But the defining issue in 2016 could end up being the war in Iraq -- and public sentiment of how that is going.
McCain opposed total withdrawal and continues to push to send U.S. troops back in. By contrast, Kirkpatrick said as long ago has her 2008 campaign that "it is time for the Iraqi government to start taking for responsibility for their own country.'
Her position now, with the emergence of the Islamic State, is a bit more nuanced
"ISIS represents a real clear threat to our national interest,' she said. Kirkpatrick said she is in favor of U.S. airstrikes and "building a coalition to destroy ISIS.'
"But I am leery of deploying U.S. ground troops,' she said, saying if the president and top military officials believe they are necessary they should "consult with Congress.'
How their positions play with the electorate could depend on how the war is going next year. But Kirkpatrick said she believes the American public is growing weary with the conflict.
She also has proven battle tested.
Kirkpatrick was ousted from her House seat in the 2010 race by Paul Gosar. But after congressional lines were redrawn, Gosar chose a different district. That paved the way for her to return to Congress by defeating Republican Jonathan Paton.
Since then she has worked across the aisle with Gosar, cosponsoring legislation ranging from building Interstate 11 between Phoenix and Las Vegas to a federal land exchange to pave the way for Resolution Copper mining project near Superior.
Kirkpatrick also was one of the survivors of the 2014 political massacre that resulted in Democrats losing control of the U.S. House.
But McCain has consistently done well, and not only in his own congressional races. While he lost his 2008 presidential bid, he outpolled Barack Obama statewide by about 195,000 votes out of 2.3 million cast.
Kirkpatrick said her decision has nothing to do with the possibility the U.S. Supreme Court could void the current congressional lines, a move that would free the Republican-controlled Legislature to recraft her district to undermine her reelection bid.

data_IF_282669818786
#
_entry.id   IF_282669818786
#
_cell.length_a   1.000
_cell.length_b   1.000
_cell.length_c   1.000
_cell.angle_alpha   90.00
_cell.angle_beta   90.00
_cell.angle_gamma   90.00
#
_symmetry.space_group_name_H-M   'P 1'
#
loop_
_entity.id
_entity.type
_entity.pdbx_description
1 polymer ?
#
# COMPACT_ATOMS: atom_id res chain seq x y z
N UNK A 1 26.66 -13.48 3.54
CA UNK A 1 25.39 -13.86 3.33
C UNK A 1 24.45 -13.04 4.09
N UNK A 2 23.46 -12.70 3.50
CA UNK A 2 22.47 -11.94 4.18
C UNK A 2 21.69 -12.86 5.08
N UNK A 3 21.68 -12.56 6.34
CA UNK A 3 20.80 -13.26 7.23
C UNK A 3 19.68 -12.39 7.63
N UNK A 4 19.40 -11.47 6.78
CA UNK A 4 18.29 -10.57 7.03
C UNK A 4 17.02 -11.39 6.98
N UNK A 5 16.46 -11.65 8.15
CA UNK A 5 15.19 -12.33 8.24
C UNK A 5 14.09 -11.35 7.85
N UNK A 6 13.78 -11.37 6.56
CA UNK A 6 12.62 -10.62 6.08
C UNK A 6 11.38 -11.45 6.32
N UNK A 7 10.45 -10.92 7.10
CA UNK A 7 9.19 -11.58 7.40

Kirkpatrick's decision has a domino effect, with an open seat in CD 1 creating a political vacuum.
Tobin, her 2014 foe, already had expressed interest in another run at the seat even before she opted to go for the Senate.
But Tobin also wants to see what the U.S. Supreme Court decides in the lawsuit filed by the Arizona Legislature which is challenging the authority of the Independent Redistricting Commission to draw congressional lines. If the court decides against the commission, that frees the Republican-controlled Legislature to draw lines more favorable to GOP candidates.
Potentially more significant for Tobin is whether the new lines actually will include him in the district. A ruling is expected by the end of June.
Gary Kiehne who lost to Tobin in the GOP primary already had announced his bid for 2016. And Pinal County Sheriff Paul Babeu also could be a contender, though he said it's too early to make a decision.
"I will be watching closely,' he said, what with the unusual confluence of a "rarely open congressional seat' and the possibility of a district more favorable to Republicans.
On the Democrat side, state Rep. Catherine Miranda staked her claim by forming an exploratory committee, just hours after Kirkpatrick's own announcement.
Miranda actually lives in Phoenix, far from CD 1.
There is no legal requirement for members of Congress to live in their House districts. But press aide Alonso Salas said she will move to the district if she opts to run.
Miranda, however, could find significant resistance, especially after her decision to back Ducey over DuVal in last year's gubernatorial race.
And Coconino County Supervisor Liz Archuleta also could have eyes on the seat.
The GOP's Graham conceded the Democrat voter registration edge in the district -- assuming the lines are not redrawn. But he said the party "learned a lot' from its 2014 defeat.